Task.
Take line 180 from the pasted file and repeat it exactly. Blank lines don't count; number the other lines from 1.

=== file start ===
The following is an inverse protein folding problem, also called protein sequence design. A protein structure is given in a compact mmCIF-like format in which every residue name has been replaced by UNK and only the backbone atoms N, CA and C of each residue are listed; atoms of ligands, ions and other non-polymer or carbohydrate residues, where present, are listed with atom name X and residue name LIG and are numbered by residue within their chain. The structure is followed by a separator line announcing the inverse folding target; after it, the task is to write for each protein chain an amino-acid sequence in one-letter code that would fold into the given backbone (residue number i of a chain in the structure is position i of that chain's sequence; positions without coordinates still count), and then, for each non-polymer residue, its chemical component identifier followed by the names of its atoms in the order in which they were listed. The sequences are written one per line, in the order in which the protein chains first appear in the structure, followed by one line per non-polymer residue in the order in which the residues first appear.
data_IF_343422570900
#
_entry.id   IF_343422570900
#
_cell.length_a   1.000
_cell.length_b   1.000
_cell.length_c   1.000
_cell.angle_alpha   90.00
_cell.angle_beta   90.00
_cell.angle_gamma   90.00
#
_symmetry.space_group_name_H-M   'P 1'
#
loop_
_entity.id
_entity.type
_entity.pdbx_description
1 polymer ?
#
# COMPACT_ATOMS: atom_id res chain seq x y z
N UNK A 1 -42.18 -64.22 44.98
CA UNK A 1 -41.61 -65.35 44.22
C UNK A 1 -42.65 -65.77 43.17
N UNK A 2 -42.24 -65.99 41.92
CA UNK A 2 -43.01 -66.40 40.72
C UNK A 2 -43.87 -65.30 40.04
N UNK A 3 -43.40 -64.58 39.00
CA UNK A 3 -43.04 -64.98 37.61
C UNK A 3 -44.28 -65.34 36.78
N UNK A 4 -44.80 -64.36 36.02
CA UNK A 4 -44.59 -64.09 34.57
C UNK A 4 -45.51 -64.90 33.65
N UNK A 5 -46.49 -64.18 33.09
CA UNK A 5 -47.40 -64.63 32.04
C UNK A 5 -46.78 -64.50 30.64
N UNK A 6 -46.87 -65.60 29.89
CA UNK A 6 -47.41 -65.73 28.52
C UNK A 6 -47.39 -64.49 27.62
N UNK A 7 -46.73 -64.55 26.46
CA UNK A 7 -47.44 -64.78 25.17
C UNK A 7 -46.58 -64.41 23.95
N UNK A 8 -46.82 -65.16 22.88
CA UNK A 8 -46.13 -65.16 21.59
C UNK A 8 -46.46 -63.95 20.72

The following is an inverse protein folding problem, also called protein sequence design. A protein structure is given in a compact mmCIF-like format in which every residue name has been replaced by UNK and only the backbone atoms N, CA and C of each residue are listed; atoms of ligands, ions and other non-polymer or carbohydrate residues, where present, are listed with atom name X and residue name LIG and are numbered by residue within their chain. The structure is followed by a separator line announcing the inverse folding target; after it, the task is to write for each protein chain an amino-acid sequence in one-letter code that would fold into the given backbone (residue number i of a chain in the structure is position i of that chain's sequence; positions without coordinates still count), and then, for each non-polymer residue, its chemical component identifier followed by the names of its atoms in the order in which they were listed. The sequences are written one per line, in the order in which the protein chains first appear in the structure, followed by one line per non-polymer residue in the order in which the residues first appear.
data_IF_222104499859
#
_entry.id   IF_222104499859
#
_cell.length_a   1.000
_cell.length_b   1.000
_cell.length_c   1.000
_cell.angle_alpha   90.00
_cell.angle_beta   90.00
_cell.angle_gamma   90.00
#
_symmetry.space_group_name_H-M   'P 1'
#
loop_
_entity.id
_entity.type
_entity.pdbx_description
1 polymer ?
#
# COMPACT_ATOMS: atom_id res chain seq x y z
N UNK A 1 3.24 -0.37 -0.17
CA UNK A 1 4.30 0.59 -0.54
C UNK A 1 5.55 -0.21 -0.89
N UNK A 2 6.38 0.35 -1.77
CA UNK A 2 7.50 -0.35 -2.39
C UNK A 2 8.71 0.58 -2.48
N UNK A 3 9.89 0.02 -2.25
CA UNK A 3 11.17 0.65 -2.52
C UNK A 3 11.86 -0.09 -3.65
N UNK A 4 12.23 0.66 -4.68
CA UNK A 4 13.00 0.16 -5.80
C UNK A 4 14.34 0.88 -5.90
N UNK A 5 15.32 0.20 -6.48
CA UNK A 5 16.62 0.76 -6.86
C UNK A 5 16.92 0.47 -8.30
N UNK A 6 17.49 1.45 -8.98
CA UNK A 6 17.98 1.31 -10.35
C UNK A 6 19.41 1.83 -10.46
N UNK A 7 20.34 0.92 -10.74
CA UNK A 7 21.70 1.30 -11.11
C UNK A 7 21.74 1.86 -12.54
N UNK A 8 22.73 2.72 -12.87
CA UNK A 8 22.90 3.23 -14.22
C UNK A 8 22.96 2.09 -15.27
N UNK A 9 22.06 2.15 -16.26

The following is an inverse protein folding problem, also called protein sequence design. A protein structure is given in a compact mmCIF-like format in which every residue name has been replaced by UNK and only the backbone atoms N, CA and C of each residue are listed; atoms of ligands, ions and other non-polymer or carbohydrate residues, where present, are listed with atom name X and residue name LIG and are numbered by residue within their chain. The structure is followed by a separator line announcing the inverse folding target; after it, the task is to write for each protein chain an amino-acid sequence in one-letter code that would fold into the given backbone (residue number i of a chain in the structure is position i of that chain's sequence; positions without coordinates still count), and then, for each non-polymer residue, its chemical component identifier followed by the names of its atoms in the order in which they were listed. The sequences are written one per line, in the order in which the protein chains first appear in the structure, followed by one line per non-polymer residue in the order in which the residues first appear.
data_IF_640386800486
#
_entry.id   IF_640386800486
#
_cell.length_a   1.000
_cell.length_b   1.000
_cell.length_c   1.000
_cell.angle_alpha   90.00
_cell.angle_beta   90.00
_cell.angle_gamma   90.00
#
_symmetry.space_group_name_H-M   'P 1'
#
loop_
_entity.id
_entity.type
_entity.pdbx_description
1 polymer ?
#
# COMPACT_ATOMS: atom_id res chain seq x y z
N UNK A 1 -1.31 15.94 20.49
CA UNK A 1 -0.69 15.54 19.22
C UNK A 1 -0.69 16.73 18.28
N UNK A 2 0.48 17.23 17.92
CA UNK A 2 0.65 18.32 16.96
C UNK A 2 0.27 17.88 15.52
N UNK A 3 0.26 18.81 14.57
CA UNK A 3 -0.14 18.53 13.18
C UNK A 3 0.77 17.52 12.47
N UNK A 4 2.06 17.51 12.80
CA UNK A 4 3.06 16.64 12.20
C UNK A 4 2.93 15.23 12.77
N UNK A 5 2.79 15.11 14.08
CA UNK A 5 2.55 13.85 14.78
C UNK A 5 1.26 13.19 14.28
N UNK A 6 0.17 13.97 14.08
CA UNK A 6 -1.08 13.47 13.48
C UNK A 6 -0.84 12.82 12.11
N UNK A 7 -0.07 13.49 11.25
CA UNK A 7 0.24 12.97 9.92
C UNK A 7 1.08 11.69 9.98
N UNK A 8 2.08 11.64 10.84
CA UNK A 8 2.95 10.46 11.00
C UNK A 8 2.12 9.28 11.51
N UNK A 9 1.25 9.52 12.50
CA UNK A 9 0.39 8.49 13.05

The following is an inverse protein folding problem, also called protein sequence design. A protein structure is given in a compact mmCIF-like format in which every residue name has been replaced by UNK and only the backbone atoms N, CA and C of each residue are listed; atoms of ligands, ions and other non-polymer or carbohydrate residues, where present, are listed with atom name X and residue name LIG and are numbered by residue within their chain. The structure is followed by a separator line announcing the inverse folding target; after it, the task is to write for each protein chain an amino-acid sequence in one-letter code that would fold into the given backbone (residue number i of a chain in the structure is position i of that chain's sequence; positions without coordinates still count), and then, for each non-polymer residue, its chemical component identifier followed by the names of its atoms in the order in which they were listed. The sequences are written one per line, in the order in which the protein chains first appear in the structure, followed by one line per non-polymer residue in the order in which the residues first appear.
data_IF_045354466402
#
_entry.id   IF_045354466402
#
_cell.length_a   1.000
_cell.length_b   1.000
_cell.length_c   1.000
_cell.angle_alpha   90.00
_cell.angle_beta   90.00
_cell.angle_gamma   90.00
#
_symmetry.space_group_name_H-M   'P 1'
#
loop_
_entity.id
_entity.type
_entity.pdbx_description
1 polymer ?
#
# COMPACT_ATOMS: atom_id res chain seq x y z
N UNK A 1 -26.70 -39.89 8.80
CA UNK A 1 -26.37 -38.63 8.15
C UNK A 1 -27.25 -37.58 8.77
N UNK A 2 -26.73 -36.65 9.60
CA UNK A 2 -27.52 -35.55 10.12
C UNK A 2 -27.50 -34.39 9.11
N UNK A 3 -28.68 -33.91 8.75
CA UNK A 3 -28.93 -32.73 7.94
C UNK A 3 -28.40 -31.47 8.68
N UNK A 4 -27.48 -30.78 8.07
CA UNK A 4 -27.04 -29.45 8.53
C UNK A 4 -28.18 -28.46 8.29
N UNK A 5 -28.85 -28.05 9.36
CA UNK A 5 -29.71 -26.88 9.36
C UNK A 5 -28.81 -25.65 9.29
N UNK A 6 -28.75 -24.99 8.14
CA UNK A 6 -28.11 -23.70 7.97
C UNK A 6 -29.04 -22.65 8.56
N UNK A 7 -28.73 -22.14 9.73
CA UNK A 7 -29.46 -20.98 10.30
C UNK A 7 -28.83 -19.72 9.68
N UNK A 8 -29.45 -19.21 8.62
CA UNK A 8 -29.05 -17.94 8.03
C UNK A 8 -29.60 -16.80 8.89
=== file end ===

C UNK A 7 -28.83 -19.72 9.68